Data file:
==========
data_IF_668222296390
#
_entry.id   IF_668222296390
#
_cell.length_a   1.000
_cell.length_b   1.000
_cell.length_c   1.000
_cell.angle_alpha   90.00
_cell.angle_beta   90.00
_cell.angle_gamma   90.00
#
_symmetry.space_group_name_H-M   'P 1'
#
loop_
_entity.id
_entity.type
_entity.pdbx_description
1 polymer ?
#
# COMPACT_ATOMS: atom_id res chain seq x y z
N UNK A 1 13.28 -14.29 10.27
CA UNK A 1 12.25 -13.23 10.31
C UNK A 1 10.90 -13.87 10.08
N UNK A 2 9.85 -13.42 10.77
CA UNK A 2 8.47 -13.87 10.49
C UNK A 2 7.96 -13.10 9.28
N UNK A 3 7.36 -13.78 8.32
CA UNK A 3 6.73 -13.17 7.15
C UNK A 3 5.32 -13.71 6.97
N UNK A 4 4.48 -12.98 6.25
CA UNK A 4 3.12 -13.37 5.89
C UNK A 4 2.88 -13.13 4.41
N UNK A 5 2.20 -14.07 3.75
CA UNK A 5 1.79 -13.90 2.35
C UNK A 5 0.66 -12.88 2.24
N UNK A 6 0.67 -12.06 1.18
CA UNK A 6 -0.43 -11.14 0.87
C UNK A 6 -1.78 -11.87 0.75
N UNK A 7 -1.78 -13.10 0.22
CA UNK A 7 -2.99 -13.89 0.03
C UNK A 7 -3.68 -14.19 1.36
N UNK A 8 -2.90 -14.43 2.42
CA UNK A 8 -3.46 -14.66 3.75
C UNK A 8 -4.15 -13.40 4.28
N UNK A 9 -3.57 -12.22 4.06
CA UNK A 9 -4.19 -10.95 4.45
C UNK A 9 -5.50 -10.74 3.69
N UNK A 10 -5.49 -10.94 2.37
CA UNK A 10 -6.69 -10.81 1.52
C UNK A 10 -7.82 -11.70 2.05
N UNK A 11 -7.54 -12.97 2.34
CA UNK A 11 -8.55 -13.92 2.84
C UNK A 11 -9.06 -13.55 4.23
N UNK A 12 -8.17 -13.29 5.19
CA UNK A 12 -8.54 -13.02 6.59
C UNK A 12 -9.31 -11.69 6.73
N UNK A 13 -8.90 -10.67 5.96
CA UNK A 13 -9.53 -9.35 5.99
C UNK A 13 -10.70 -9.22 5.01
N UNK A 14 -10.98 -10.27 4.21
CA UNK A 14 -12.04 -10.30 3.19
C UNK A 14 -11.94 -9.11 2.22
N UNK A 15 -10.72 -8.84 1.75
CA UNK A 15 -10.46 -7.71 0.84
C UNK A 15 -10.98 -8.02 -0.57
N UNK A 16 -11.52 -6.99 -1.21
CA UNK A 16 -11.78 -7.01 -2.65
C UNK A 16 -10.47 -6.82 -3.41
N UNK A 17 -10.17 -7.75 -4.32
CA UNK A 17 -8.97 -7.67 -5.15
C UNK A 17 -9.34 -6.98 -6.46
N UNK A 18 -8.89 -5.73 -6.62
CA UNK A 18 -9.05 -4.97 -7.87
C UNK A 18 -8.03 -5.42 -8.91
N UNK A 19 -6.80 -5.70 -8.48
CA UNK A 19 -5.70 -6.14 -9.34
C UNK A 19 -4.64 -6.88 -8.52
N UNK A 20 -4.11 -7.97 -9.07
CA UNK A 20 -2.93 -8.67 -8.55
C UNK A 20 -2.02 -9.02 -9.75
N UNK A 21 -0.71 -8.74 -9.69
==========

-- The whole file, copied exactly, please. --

data_IF_668222296390
#
_entry.id   IF_668222296390
#
_cell.length_a   1.000
_cell.length_b   1.000
_cell.length_c   1.000
_cell.angle_alpha   90.00
_cell.angle_beta   90.00
_cell.angle_gamma   90.00
#
_symmetry.space_group_name_H-M   'P 1'
#
loop_
_entity.id
_entity.type
_entity.pdbx_description
1 polymer ?
#
# COMPACT_ATOMS: atom_id res chain seq x y z
N UNK A 1 13.28 -14.29 10.27
CA UNK A 1 12.25 -13.23 10.31
C UNK A 1 10.90 -13.87 10.08
N UNK A 2 9.85 -13.42 10.77
CA UNK A 2 8.47 -13.87 10.49
C UNK A 2 7.96 -13.10 9.28
N UNK A 3 7.36 -13.78 8.32
CA UNK A 3 6.73 -13.17 7.15
C UNK A 3 5.32 -13.71 6.97
N UNK A 4 4.48 -12.98 6.25
CA UNK A 4 3.12 -13.37 5.89
C UNK A 4 2.88 -13.13 4.41
N UNK A 5 2.20 -14.07 3.75
CA UNK A 5 1.79 -13.90 2.35
C UNK A 5 0.66 -12.88 2.24
N UNK A 6 0.67 -12.06 1.18
CA UNK A 6 -0.43 -11.14 0.87
C UNK A 6 -1.78 -11.87 0.75
N UNK A 7 -1.78 -13.10 0.22
CA UNK A 7 -2.99 -13.89 0.03
C UNK A 7 -3.68 -14.19 1.36
N UNK A 8 -2.90 -14.43 2.42
CA UNK A 8 -3.46 -14.66 3.75
C UNK A 8 -4.15 -13.40 4.28
N UNK A 9 -3.57 -12.22 4.06
CA UNK A 9 -4.19 -10.95 4.45
C UNK A 9 -5.50 -10.74 3.69
N UNK A 10 -5.49 -10.94 2.37
CA UNK A 10 -6.69 -10.81 1.52
C UNK A 10 -7.82 -11.70 2.05
N UNK A 11 -7.54 -12.97 2.34
CA UNK A 11 -8.55 -13.92 2.84
C UNK A 11 -9.06 -13.55 4.23
N UNK A 12 -8.17 -13.29 5.19
CA UNK A 12 -8.54 -13.02 6.59
C UNK A 12 -9.31 -11.69 6.73
N UNK A 13 -8.90 -10.67 5.96
CA UNK A 13 -9.53 -9.35 5.99
C UNK A 13 -10.70 -9.22 5.01
N UNK A 14 -10.98 -10.27 4.21
CA UNK A 14 -12.04 -10.30 3.19
C UNK A 14 -11.94 -9.11 2.22
N UNK A 15 -10.72 -8.84 1.75
CA UNK A 15 -10.46 -7.71 0.84
C UNK A 15 -10.98 -8.02 -0.57
N UNK A 16 -11.52 -6.99 -1.21
CA UNK A 16 -11.78 -7.01 -2.65
C UNK A 16 -10.47 -6.82 -3.41
N UNK A 17 -10.17 -7.75 -4.32
CA UNK A 17 -8.97 -7.67 -5.15
C UNK A 17 -9.34 -6.98 -6.46
N UNK A 18 -8.89 -5.73 -6.62
CA UNK A 18 -9.05 -4.97 -7.87
C UNK A 18 -8.03 -5.42 -8.91
N UNK A 19 -6.80 -5.70 -8.48
CA UNK A 19 -5.70 -6.14 -9.34
C UNK A 19 -4.64 -6.88 -8.52
N UNK A 20 -4.11 -7.97 -9.07
CA UNK A 20 -2.93 -8.67 -8.55
C UNK A 20 -2.02 -9.02 -9.75
N UNK A 21 -0.71 -8.74 -9.69